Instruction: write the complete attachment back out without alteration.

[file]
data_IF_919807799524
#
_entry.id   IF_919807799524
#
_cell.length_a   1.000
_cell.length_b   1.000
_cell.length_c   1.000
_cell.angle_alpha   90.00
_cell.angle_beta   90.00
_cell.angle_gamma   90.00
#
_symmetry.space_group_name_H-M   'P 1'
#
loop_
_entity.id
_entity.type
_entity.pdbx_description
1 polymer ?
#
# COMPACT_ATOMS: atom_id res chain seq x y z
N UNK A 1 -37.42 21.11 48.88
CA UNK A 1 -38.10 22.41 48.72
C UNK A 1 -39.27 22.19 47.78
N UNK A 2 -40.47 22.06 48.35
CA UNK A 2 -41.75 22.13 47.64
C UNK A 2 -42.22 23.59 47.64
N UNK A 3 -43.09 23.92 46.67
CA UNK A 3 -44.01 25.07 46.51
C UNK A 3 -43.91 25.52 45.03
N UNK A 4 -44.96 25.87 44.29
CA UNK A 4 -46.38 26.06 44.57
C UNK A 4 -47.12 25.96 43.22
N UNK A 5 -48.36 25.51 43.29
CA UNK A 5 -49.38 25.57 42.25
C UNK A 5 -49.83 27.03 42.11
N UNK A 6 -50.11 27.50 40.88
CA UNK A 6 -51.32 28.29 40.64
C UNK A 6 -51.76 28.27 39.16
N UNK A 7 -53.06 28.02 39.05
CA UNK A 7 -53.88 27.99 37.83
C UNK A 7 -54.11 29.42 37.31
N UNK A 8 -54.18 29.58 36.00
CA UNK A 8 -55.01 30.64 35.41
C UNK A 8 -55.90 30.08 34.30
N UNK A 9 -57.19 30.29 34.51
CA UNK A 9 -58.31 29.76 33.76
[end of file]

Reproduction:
data_IF_919807799524
#
_entry.id   IF_919807799524
#
_cell.length_a   1.000
_cell.length_b   1.000
_cell.length_c   1.000
_cell.angle_alpha   90.00
_cell.angle_beta   90.00
_cell.angle_gamma   90.00
#
_symmetry.space_group_name_H-M   'P 1'
#
loop_
_entity.id
_entity.type
_entity.pdbx_description
1 polymer ?
#
# COMPACT_ATOMS: atom_id res chain seq x y z
N UNK A 1 -37.42 21.11 48.88
CA UNK A 1 -38.10 22.41 48.72
C UNK A 1 -39.27 22.19 47.78
N UNK A 2 -40.47 22.06 48.35
CA UNK A 2 -41.75 22.13 47.64
C UNK A 2 -42.22 23.59 47.64
N UNK A 3 -43.09 23.92 46.67
CA UNK A 3 -44.01 25.07 46.51
C UNK A 3 -43.91 25.52 45.03
N UNK A 4 -44.96 25.87 44.29
CA UNK A 4 -46.38 26.06 44.57
C UNK A 4 -47.12 25.96 43.22
N UNK A 5 -48.36 25.51 43.29
CA UNK A 5 -49.38 25.57 42.25
C UNK A 5 -49.83 27.03 42.11
N UNK A 6 -50.11 27.50 40.88
CA UNK A 6 -51.32 28.29 40.64
C UNK A 6 -51.76 28.27 39.16
N UNK A 7 -53.06 28.02 39.05
CA UNK A 7 -53.88 27.99 37.83
C UNK A 7 -54.11 29.42 37.31
N UNK A 8 -54.18 29.58 36.00
CA UNK A 8 -55.01 30.64 35.41
C UNK A 8 -55.90 30.08 34.30
N UNK A 9 -57.19 30.29 34.51
CA UNK A 9 -58.31 29.76 33.76